With the resurgent popularity of electronic music and synthesizers over the past decade, the search for new ways of producing high quality music has evolved into numerous branches of self-expression. Thanks to advances in technology while still using well-known techniques, musicians and other creatives alike are no longer limited by their own vocal ability to sing high, low, or on pitch, allowing for a greater, more personal form of self-expression. Perhaps one of the best recent examples of this is the EDM artist and producer Marshmello. His mastery of techniques like pitch shifting, formant shifting, and auto-tune has allowed him a unique sound that makes him a highly sought after producer, working with numerous artists over the past few years such as Selena Gomez and Nancy Ajram. So what exactly is pitch shifting and formant shifting, and how can we learn from Marshmello to produce our own music with the voice and tools we were given?
First, let’s discuss pitch shifting and how it can be used. While there are numerous digital pitch shifters available today, in its original form the physical record would be slowed down or sped up to create unique effects. Intuitively, a slowed down record would create a sound that was pitched down, and a sped up record would create a higher pitched sound. This came with its own issues, as this would alter the actual speed and stretch the time or tempo of the music.
One of the earliest examples of this technique comes from DJ Screw from Houston, Texas, who created his own style of pitch shifting and vocal chopping, aptly named “chop and screw.” Pitch shifting was also used in the iconic voices for Alvin and the Chipmunks. In today’s DAWs, we can shift the pitch without changing the tempo, allowing us to stay on beat without stretching the timing of the sample (although many DJs and producers still employ time stretching as a creative technique). We can hear Marshmello’s use of this modern style of pitch shifting all the way back in the first song, “Know Me,” on his first album Joytime, released in 2016. The lyrics are comparatively simple to some of his later work, with the entire three and a half minutes comprised of the words “everybody know me, everybody know Marshmello,” but it is Marshmello’s use of his own downshifted vocals combined with a good ear that makes the lyrics feel fresh and interesting.
Most, if not all of Marshmello’s solo work involves using pitch shifted vocals combined with other plug-ins involving auto-tune, vocal synths, etc. which leads us to the next option for our vocal production arsenal—formant shifting.
Formant shifting, unlike pitch shifting, does not actually change the pitch of the sound. Instead, it accentuates or diminishes certain frequencies in the sound. If you’ve used an EQ, you’ve already used formant shifting. When mixing vocals, combining pitch shifting with appropriate formant shifting allows an up or down shifted vocal to sound more natural, if that is the goal. A good example of this is Marshmello’s hit single, “Alone.” If we try to sing along, we can tell that the signal is being more than just pitch shifted. We can’t quite get the same sound naturally. Marshmello’s expert use of formant shifting his own vocals that are already being pitch shifted makes the vocals sound clean and more natural, but only with his own unique voice and timbre. We can also use this technique to recreate vowel sounds in synthesizers by altering the formants of a saw wave, using our own voice and it’s overtones as an example. Sing any pitch into a microphone and look for peaks using an EQ with a graph of the sound spectrum. Each person will have their own unique overtones and timbre, but to keep things simple lets say there are peaks at 500Hz and 2000Hz when you are singing an “Eh” vowel. Open the synthesizer and use a spectral EQ to accentuate 500Hz and 2000Hz by about 12dB. The synth should sound similar to the “Eh” vowel you were just singing. You can recreate any vowel sound of your voice this way. What about consonants, like “s” or “p?” Although useful, these are generally regarded as noise and cannot be recreated using formant shifting.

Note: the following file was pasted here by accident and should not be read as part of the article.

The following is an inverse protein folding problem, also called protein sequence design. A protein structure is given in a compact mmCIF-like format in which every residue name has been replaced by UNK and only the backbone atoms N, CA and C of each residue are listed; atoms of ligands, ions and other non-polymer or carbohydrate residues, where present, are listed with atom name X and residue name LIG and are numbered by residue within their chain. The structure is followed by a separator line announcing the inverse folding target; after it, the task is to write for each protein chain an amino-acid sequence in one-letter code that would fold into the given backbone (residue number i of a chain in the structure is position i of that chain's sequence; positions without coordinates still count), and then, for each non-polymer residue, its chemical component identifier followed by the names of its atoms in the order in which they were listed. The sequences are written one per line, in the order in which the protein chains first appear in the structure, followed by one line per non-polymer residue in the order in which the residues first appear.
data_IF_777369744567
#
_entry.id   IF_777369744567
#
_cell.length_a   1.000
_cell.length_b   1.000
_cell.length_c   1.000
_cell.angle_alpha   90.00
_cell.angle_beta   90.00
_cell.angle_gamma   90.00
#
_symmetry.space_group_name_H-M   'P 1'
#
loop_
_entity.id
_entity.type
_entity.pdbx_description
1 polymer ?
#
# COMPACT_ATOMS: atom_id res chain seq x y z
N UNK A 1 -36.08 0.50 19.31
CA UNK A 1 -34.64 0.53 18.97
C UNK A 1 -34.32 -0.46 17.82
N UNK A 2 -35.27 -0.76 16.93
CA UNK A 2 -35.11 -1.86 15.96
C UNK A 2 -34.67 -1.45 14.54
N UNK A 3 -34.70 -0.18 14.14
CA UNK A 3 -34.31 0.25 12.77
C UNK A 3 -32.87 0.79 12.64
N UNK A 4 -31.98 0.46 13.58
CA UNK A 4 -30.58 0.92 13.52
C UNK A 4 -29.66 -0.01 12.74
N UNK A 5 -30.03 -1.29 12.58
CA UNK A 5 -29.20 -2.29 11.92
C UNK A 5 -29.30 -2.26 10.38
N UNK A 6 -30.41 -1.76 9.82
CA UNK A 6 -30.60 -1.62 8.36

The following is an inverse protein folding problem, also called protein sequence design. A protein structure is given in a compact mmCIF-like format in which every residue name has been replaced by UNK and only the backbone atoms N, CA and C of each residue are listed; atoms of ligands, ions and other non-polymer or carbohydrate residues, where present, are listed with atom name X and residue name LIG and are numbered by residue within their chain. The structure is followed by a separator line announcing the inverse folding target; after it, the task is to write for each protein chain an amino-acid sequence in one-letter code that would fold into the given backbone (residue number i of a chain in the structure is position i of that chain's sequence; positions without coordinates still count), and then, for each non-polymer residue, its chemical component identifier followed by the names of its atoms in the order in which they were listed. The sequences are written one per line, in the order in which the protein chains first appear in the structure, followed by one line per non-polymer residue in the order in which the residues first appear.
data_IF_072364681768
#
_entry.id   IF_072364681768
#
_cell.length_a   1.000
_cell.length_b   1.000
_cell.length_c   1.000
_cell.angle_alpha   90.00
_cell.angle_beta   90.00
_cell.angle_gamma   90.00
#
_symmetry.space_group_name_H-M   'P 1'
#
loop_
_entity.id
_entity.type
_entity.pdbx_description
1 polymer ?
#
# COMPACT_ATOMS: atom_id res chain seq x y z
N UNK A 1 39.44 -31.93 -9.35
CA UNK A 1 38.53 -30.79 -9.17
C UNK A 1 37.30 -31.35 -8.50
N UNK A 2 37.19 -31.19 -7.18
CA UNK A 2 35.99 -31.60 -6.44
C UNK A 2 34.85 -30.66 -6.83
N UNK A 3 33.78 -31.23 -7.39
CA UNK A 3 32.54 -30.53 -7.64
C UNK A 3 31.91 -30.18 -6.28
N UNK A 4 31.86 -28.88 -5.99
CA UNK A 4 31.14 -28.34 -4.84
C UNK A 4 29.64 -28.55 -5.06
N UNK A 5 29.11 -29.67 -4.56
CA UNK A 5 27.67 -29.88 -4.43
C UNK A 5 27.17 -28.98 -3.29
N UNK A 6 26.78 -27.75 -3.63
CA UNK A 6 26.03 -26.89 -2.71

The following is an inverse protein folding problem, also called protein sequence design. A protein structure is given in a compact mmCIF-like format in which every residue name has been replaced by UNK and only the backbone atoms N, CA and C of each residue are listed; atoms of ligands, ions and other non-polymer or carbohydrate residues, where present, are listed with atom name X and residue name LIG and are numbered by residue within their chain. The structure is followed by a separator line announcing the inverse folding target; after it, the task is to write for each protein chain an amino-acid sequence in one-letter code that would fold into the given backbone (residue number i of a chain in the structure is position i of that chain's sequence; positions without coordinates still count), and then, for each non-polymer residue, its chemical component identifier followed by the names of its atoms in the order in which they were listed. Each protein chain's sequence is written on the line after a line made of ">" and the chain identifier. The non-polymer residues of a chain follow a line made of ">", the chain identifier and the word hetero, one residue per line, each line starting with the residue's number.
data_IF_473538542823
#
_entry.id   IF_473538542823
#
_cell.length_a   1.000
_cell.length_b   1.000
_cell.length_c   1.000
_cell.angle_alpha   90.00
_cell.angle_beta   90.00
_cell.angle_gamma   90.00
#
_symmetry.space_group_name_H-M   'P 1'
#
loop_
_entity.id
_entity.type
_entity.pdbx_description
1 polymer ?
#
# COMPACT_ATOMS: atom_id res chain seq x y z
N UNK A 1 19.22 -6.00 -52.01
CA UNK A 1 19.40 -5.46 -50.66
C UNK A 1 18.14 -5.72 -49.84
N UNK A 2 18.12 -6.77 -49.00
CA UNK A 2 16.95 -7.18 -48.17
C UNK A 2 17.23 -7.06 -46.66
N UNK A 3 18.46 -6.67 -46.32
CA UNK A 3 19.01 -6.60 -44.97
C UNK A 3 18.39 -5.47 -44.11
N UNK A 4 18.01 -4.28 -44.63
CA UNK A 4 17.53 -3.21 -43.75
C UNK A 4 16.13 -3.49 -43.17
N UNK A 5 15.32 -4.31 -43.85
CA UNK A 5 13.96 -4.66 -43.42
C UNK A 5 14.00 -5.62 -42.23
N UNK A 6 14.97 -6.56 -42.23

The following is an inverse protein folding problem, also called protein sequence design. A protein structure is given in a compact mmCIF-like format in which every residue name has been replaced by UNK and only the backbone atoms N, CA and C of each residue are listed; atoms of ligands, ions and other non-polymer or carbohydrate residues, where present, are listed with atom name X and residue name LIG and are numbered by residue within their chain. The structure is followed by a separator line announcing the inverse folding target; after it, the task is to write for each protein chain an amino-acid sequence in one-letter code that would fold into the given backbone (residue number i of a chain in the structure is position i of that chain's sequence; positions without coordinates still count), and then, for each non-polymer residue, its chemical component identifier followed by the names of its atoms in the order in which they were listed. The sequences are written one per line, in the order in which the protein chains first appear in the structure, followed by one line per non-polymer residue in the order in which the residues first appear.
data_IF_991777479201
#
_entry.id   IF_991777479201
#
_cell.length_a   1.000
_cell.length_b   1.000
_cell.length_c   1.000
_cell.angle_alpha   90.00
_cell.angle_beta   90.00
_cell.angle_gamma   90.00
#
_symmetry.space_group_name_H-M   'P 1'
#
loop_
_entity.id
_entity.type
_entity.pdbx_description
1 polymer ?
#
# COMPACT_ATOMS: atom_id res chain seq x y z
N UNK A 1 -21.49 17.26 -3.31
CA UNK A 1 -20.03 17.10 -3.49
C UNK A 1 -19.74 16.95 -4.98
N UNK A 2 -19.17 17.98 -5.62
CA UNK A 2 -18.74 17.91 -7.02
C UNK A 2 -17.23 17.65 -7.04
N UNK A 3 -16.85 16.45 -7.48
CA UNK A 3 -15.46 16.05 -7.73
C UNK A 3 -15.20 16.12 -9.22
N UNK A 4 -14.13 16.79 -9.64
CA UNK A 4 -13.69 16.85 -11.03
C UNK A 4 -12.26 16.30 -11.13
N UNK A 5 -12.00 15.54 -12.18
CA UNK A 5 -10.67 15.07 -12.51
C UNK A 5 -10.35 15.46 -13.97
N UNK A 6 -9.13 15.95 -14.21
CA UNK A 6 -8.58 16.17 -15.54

As for the plug-ins themselves, Marshmello likely uses a combination of good reverb, channel EQ, compression, and Little Alter Boy by Sound Toys for most of his vocals. While it is possible to do things manually, with Little Alter Boy you can quickly and easily change the pitch, formant, and the mix. Be careful when pitching up or increasing higher formants as they can make the vocals sound too chipmunk-like. To avoid this, mix in some of the original vocals or consider a pitched down response after the higher pitched/formant line for contrast. EchoSoundWorks also has a pack of Marshmello’s iconic sounds and samples named Smores. When working with other artists, Marshmello appears to be including some well known vocal plug ins like Harmony Engine by Antares to get those unique, choir-like effects and iZotope’s VocalSynth 2 with vocal processing modules such as the Biovox, Compuvox, and Polyvox to name a few.
What is Marshmello telling us through all of this? One does not need to be a virtuosic singer in order to produce good vocals. With a solid understanding of pitch shifting combined with formant shifting and an ear for what sounds good, anyone can use their own vocals to produce great music.
Albano, J. (2019, May 20). Fun with formants - how do they work?. Ask.Audio. https://ask.audio/articles/fun-with-formants-how-do-they-work
Formant-shifting: How it works with pitch-shifting. Home Studio Magic. (2023, April 10). https://homestudiomagic.com/formant-shifting-how-it-works-with-pitch-shifting/
Wikimedia Foundation. (2023, September 1). DJ Screw. Wikipedia. https://en.wikipedia.org/wiki/DJ_Screw